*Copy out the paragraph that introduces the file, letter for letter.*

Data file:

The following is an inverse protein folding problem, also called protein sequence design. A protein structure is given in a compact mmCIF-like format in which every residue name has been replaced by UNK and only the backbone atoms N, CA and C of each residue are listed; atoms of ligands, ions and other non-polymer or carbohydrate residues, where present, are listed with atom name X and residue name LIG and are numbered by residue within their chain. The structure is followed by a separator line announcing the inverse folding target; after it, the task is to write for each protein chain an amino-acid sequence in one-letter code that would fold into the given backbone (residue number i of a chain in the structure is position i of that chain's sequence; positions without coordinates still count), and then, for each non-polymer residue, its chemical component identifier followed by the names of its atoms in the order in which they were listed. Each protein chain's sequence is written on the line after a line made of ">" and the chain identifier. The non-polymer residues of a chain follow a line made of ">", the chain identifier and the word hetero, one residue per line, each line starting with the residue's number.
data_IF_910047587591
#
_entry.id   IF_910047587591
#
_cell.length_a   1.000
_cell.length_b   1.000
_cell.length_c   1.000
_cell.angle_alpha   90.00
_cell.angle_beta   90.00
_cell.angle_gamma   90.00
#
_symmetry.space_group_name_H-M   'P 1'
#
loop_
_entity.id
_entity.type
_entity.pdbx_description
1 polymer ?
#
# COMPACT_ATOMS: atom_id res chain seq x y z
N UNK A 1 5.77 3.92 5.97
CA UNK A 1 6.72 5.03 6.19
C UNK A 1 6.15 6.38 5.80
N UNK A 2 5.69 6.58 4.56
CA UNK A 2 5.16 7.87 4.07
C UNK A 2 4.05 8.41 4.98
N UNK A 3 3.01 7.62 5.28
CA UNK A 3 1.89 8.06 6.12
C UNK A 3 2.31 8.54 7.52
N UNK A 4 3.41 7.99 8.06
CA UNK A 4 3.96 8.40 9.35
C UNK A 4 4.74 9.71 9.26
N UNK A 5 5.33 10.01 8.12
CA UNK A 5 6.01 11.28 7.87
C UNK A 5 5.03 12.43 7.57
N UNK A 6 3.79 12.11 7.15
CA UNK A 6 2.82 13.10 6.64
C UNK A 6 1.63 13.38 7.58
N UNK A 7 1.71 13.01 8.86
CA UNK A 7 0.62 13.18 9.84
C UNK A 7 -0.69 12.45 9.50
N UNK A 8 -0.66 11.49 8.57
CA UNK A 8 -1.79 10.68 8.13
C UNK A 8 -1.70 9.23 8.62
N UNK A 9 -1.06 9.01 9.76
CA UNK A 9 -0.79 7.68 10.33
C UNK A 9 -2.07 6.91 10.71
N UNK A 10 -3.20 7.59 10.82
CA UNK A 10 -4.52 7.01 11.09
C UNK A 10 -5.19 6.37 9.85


The following is an inverse protein folding problem, also called protein sequence design. A protein structure is given in a compact mmCIF-like format in which every residue name has been replaced by UNK and only the backbone atoms N, CA and C of each residue are listed; atoms of ligands, ions and other non-polymer or carbohydrate residues, where present, are listed with atom name X and residue name LIG and are numbered by residue within their chain. The structure is followed by a separator line announcing the inverse folding target; after it, the task is to write for each protein chain an amino-acid sequence in one-letter code that would fold into the given backbone (residue number i of a chain in the structure is position i of that chain's sequence; positions without coordinates still count), and then, for each non-polymer residue, its chemical component identifier followed by the names of its atoms in the order in which they were listed. Each protein chain's sequence is written on the line after a line made of ">" and the chain identifier. The non-polymer residues of a chain follow a line made of ">", the chain identifier and the word hetero, one residue per line, each line starting with the residue's number.